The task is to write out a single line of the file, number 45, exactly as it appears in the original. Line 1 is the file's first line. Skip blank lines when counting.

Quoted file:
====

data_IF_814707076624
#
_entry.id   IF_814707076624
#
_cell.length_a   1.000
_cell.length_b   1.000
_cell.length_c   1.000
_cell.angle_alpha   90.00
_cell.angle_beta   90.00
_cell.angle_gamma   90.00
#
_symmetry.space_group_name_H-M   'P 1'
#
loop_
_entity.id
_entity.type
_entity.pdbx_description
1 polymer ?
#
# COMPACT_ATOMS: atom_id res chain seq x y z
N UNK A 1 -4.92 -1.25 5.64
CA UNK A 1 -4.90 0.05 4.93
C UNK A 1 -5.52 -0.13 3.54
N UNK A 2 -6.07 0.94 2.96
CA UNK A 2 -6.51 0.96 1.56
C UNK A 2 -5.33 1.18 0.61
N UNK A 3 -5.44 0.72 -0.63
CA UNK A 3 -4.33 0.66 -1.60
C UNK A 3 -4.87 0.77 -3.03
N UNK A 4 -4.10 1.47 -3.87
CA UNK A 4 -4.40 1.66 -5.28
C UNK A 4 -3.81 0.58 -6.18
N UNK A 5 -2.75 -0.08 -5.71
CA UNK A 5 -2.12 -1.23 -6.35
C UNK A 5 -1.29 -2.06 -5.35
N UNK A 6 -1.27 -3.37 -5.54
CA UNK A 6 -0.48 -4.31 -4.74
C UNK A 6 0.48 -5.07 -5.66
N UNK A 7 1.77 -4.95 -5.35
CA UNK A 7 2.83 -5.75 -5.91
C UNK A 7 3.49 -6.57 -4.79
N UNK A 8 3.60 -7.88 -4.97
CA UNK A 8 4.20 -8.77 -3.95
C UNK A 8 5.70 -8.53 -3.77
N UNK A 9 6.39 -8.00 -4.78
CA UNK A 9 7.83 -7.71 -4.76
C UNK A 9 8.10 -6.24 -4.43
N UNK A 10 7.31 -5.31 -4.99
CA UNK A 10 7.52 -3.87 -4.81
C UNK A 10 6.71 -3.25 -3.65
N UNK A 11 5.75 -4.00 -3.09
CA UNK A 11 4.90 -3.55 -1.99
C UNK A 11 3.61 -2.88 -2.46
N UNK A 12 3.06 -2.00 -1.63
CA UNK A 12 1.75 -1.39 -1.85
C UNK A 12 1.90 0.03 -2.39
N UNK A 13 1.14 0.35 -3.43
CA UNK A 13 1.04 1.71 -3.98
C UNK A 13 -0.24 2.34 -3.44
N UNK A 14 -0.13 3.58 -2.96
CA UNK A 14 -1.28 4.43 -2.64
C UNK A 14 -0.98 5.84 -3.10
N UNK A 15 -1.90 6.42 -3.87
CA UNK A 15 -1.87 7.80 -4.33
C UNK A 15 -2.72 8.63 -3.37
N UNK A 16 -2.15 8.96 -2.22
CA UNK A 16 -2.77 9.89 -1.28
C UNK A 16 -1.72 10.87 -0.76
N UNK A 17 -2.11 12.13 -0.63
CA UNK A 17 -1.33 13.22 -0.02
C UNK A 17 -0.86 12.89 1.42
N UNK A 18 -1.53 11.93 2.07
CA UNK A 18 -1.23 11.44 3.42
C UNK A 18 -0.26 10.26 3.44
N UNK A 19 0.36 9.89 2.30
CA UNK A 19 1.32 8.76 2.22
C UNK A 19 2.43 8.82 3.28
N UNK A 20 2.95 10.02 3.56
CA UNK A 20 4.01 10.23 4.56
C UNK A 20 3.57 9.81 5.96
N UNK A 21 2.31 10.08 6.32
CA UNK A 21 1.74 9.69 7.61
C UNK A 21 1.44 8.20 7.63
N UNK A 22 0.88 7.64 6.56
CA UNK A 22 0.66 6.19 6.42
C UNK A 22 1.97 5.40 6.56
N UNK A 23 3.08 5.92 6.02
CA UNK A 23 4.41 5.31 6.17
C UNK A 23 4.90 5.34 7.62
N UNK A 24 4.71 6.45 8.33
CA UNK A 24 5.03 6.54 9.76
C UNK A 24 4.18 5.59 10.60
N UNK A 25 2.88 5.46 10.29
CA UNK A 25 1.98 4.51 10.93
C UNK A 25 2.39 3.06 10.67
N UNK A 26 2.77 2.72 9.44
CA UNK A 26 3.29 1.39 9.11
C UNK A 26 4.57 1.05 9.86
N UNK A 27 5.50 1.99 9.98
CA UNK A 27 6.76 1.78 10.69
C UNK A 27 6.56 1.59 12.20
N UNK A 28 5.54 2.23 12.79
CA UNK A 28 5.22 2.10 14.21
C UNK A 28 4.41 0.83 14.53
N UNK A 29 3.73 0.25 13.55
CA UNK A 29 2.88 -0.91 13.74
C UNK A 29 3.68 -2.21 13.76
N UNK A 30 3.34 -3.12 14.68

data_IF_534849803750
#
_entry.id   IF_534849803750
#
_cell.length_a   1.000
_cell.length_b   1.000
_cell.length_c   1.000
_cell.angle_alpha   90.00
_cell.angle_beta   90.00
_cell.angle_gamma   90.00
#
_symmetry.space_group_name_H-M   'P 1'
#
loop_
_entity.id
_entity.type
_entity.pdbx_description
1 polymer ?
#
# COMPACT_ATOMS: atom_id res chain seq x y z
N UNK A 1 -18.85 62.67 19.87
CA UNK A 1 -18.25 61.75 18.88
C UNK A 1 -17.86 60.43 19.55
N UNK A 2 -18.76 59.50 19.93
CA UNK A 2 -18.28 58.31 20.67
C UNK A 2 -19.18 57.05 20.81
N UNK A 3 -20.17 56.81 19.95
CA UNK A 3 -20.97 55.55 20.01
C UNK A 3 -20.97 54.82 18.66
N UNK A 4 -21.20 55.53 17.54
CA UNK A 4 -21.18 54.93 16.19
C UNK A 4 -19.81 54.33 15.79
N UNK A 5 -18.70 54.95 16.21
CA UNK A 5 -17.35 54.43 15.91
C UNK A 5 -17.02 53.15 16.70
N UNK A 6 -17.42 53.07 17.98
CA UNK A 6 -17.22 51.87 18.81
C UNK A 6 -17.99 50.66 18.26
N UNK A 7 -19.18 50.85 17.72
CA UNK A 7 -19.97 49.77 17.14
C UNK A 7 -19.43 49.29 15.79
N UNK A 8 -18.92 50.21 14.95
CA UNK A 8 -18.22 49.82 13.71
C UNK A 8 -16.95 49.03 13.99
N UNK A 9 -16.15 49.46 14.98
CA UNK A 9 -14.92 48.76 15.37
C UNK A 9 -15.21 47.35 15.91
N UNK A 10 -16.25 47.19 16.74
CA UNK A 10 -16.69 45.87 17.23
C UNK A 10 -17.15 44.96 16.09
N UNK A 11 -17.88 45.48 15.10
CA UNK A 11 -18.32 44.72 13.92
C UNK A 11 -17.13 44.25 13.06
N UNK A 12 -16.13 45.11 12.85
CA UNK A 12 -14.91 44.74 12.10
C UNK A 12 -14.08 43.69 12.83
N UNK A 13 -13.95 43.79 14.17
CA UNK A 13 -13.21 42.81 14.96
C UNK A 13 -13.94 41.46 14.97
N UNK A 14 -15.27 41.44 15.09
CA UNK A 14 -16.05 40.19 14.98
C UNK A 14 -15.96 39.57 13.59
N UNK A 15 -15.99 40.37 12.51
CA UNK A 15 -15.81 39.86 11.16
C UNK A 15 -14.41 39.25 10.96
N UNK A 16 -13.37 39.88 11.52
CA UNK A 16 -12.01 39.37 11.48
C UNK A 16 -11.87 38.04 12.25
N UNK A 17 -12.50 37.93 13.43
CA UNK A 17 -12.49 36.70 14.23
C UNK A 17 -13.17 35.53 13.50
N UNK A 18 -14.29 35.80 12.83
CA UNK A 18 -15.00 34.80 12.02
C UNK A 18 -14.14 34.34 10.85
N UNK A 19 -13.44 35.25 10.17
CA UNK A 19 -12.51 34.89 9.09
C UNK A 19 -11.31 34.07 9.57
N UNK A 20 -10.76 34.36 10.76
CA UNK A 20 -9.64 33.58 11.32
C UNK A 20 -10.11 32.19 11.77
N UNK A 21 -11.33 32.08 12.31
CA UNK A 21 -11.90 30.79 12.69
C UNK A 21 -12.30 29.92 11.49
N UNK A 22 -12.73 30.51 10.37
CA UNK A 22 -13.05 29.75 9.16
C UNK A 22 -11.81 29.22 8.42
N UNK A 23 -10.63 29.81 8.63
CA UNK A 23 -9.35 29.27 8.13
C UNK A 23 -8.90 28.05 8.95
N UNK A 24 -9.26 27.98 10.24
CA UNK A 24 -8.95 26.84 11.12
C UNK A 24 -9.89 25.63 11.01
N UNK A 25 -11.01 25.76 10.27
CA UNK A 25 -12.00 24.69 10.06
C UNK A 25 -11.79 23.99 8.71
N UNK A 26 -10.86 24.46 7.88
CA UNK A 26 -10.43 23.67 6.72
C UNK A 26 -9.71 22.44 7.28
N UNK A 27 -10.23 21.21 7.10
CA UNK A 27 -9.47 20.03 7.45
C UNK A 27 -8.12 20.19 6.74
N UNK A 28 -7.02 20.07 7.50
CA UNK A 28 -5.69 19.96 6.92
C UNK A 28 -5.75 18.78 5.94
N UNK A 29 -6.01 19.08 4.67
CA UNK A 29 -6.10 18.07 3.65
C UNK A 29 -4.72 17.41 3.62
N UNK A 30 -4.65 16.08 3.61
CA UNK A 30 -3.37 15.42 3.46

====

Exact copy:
N UNK A 9 6.39 -8.00 -4.78